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Moldova

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Valerie Lorena's picture

Also available in: Français | العربية
 



A boat trip from Port Elizabeth to Kingstown, in the Caribbean country of Saint Vincent and the Grenadines, is a one-hour trip that locals take several times a day. It was during one of these journeys that the boat of Kamara Jerome, a young Vincentian fisherman, ran out of gas six miles from Bequia City in what is termed locally as the "Bequia Channel." While waiting for help with strong wind gusts and the sun on his head, the idea of developing a boat that would run with wind and solar energy was born. Soon after, the idea became a prototype; a boat using green technology was on the water making 20-year-old Jerome a winner of international innovation competitions and a role model to other Caribbean youth. 
 
In Mexico, young engineer Daniel Gomez runs a multimillion bio-diesel company originally conceived as a research project for his high school chemistry class. Gomez and his partners - Guillermo Colunga, Antonio Lopez, and Mauricio Pareja - founded SOLBEN (Solutions in bio-energy in Spanish) in their early twenties. 
 
Although Daniel and Kamara have different educational backgrounds, they do share one important skill, the ability to identify a problem, develop an innovative solution, and take it to the market. In other words, being an entrepreneur, an alternative to be economically active, that seems to work and not only for a few.

Sharing PPP experiences across borders

David Lawrence's picture
How valuable are lessons of experience in PPPs from other countries? Legislative and regulatory environments differ, as do market conditions and the overall investment climate. So replicating a successful PPP in another country isn’t a simple as following the same steps or using similar contract or tender documents.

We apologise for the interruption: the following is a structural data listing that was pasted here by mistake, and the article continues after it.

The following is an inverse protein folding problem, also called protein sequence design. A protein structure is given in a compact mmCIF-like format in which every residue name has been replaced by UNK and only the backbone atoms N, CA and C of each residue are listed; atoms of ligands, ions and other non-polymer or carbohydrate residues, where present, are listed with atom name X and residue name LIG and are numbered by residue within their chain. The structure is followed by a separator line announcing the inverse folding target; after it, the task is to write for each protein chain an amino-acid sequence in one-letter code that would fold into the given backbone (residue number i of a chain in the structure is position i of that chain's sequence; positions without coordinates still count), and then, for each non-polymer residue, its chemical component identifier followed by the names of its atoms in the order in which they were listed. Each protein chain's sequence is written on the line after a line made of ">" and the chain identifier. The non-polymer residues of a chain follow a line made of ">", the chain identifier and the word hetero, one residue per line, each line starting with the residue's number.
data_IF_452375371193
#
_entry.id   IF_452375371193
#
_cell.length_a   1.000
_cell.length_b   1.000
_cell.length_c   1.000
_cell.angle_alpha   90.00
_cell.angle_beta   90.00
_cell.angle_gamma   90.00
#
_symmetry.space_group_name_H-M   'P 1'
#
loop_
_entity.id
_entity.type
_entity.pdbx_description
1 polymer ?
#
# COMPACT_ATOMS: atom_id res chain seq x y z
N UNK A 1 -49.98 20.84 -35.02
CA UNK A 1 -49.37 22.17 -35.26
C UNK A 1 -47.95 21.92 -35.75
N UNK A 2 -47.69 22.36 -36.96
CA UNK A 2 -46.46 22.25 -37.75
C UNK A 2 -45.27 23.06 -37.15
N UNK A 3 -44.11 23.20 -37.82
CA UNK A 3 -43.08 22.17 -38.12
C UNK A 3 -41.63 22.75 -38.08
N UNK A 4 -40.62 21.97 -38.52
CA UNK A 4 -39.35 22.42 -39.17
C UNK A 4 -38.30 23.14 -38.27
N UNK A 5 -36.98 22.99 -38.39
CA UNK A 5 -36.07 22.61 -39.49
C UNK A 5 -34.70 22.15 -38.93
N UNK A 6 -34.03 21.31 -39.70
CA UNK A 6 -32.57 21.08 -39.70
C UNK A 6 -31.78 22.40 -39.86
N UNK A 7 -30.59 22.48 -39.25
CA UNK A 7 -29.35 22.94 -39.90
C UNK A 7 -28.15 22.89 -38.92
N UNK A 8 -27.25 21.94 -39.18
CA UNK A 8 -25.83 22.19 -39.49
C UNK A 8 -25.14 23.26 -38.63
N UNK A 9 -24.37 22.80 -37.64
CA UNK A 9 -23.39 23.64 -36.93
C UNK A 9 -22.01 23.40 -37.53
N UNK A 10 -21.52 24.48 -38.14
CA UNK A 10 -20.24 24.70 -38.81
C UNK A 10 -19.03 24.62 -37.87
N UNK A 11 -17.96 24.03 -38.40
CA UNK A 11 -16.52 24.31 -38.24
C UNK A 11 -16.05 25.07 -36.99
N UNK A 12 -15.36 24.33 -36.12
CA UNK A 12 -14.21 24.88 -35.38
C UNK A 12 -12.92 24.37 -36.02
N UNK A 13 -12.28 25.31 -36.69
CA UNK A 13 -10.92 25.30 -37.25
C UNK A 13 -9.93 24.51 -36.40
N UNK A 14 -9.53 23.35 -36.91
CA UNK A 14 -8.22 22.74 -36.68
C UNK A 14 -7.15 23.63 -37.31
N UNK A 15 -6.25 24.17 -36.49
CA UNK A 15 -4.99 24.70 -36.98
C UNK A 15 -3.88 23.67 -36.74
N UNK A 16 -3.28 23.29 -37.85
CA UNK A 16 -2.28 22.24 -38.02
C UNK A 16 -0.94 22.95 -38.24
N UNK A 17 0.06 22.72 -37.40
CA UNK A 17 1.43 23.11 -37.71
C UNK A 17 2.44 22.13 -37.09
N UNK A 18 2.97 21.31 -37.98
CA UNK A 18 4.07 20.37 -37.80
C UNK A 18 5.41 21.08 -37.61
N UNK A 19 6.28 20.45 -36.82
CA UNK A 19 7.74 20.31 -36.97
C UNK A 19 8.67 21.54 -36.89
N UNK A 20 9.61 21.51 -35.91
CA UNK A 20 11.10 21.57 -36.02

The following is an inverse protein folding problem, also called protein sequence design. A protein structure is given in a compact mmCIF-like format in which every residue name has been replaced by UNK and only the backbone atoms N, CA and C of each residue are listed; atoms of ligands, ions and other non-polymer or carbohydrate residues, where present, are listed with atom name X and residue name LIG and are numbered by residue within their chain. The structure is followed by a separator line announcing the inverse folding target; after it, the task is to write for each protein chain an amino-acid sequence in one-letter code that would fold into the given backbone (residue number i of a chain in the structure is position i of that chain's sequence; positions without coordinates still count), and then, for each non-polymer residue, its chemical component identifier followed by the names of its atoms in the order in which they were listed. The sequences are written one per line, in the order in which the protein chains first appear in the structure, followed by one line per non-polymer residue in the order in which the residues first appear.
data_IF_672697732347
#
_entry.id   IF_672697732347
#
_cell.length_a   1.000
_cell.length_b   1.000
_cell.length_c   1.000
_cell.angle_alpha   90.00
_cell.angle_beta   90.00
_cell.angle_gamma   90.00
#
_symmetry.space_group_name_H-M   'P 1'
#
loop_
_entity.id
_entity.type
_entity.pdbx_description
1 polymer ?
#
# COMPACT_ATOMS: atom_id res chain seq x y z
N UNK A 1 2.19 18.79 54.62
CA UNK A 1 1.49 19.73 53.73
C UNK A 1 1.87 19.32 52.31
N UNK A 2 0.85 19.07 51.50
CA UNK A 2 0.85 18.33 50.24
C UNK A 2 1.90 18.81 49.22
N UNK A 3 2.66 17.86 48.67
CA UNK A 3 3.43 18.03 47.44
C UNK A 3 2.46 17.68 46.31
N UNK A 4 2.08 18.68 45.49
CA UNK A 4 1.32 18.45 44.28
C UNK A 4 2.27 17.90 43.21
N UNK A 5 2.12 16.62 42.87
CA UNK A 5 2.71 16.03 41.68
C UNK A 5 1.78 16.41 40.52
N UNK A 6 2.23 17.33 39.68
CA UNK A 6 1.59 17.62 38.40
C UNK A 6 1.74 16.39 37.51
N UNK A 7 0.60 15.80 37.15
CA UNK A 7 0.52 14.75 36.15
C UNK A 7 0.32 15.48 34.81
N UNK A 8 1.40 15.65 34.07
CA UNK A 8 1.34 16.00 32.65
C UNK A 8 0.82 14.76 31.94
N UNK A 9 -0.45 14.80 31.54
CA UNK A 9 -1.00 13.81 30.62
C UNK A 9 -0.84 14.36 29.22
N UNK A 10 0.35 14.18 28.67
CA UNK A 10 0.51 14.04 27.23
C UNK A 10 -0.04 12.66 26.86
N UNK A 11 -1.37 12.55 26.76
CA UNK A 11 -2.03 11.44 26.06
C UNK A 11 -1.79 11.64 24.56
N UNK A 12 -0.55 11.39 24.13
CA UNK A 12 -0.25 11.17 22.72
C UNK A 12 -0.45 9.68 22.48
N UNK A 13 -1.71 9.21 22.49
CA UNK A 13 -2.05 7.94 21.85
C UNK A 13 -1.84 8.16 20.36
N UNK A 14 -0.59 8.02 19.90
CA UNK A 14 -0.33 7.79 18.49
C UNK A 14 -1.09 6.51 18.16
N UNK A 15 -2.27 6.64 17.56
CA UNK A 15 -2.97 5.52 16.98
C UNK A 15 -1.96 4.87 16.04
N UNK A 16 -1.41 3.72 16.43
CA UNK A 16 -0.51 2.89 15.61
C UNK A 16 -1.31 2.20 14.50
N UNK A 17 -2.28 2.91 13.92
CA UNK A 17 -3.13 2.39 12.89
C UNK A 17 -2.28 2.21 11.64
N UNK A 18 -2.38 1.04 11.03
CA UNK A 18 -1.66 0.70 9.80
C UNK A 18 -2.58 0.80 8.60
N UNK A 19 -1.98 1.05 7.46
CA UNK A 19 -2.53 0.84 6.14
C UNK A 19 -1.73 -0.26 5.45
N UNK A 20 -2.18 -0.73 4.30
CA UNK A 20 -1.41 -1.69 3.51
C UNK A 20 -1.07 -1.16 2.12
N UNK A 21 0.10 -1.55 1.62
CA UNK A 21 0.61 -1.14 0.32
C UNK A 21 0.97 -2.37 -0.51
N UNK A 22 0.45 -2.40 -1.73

But that doesn’t mean lessons cannot be transferred. Even if conditions vary, the underlying principles of PPPs remain the same regardless of where it is executed. For example, a PPP is always a long-term contractual agreement between a government entity and a private company; it must be financially sound if it is to work; and risks must be identified, mitigated and allocated effectively. The details of how these principles are applied will vary depending on the regulatory and market conditions of each country. But the examples remain valid nonetheless.
 
In Ukraine, PPPs have been slow to catch on, initially because the business climate was so weak. The country’s neighbors were all more successful at implementing PPPs: Poland has 65 PPP projects underway according to the Ministry of Economy’s PPP database, and Moldova’s first PPP established a radiology and diagnostic imaging center. But none of Ukraine’s neighbors have done as well with PPPs as its Black Sea neighbor, Turkey.
 
Turkey is a regional PPP powerhouse. The 2014 PPI Global Update, which provides information on private infrastructure investment in emerging markets, puts Turkey in second place globally for the second year in a row with US$12.5 billion. In 2014 alone, 17 new projects were launched in mainly in power and transport. Not surprisingly, Ukrainian officials have been looking with great interest to Turkey’s success.

The benefits of e-Visas, and how to overcome implementation challenges

Radu Cucos's picture
The Electronic Visa (e-Visa) has emerged as one of the most innovative services implemented in the area of freedom of movement and people-to-people contacts.

E-Visa allows the management of the visa application process to take place entirely in a virtual environment. Everything is done with the help of the Internet: the visa application and supporting documents are submitted online, the payment is made online and the decision on the application is communicated online. Some of the best examples of e-Visa services I have encountered are implemented by the authorities of Australia, Turkey, New Zealand and Georgia.